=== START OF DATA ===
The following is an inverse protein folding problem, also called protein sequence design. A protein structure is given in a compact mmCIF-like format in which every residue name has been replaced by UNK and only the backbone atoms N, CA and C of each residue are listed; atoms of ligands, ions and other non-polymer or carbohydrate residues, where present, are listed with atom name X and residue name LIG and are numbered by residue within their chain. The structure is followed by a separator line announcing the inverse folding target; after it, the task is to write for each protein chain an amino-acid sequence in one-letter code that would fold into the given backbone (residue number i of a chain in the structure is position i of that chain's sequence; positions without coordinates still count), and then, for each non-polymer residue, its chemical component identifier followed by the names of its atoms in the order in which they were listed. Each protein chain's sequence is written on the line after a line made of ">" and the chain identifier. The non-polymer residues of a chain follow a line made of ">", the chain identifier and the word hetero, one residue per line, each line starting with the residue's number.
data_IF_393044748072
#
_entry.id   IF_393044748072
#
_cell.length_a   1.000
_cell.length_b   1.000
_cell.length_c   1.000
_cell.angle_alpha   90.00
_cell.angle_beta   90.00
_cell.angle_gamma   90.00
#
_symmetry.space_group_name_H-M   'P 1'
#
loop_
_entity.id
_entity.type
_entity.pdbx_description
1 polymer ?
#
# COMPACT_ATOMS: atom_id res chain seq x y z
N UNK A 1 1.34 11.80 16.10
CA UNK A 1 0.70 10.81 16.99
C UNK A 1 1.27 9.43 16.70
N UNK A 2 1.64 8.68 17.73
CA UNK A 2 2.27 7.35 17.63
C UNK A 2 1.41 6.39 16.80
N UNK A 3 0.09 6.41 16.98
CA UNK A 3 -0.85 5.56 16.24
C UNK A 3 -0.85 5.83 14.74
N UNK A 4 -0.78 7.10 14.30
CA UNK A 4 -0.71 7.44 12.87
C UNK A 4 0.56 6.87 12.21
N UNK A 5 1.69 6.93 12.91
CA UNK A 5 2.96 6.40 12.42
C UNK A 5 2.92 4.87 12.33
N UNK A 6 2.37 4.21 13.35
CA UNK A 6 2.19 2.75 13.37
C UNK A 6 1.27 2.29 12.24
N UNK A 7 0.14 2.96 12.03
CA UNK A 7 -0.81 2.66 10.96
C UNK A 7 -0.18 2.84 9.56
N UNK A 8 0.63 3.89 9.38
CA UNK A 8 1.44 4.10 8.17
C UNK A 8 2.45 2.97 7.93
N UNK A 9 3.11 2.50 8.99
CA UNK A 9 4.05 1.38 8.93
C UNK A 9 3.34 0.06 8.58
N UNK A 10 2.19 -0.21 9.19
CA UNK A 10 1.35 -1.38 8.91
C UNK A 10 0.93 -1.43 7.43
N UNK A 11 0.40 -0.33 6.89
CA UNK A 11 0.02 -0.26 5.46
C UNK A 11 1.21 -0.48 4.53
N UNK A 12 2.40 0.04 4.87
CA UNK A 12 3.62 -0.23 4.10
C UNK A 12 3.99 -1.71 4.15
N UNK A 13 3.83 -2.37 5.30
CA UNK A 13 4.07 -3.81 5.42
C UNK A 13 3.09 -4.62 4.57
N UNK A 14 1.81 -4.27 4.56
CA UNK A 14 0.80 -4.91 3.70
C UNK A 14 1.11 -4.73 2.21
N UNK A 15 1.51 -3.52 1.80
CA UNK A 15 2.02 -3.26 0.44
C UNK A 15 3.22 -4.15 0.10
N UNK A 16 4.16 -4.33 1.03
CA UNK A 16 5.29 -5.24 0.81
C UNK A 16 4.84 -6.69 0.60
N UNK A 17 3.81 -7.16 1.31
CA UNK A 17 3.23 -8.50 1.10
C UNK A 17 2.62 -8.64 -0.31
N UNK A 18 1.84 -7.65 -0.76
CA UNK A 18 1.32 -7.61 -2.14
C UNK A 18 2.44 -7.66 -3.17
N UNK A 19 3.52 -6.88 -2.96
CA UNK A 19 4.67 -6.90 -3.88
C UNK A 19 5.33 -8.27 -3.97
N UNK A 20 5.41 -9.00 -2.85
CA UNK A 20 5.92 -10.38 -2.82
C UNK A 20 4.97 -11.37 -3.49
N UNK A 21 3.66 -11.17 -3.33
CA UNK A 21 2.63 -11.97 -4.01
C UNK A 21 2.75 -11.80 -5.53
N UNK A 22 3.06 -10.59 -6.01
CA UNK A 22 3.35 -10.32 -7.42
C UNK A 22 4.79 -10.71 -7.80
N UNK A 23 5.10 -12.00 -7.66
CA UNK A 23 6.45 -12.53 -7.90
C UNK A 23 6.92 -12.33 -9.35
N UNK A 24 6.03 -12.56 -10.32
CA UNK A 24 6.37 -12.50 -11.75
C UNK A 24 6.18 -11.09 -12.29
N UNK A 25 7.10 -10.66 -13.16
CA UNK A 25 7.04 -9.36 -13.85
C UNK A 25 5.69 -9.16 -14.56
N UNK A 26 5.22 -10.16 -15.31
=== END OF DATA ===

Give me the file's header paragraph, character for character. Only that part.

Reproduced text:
The following is an inverse protein folding problem, also called protein sequence design. A protein structure is given in a compact mmCIF-like format in which every residue name has been replaced by UNK and only the backbone atoms N, CA and C of each residue are listed; atoms of ligands, ions and other non-polymer or carbohydrate residues, where present, are listed with atom name X and residue name LIG and are numbered by residue within their chain. The structure is followed by a separator line announcing the inverse folding target; after it, the task is to write for each protein chain an amino-acid sequence in one-letter code that would fold into the given backbone (residue number i of a chain in the structure is position i of that chain's sequence; positions without coordinates still count), and then, for each non-polymer residue, its chemical component identifier followed by the names of its atoms in the order in which they were listed. Each protein chain's sequence is written on the line after a line made of ">" and the chain identifier. The non-polymer residues of a chain follow a line made of ">", the chain identifier and the word hetero, one residue per line, each line starting with the residue's number.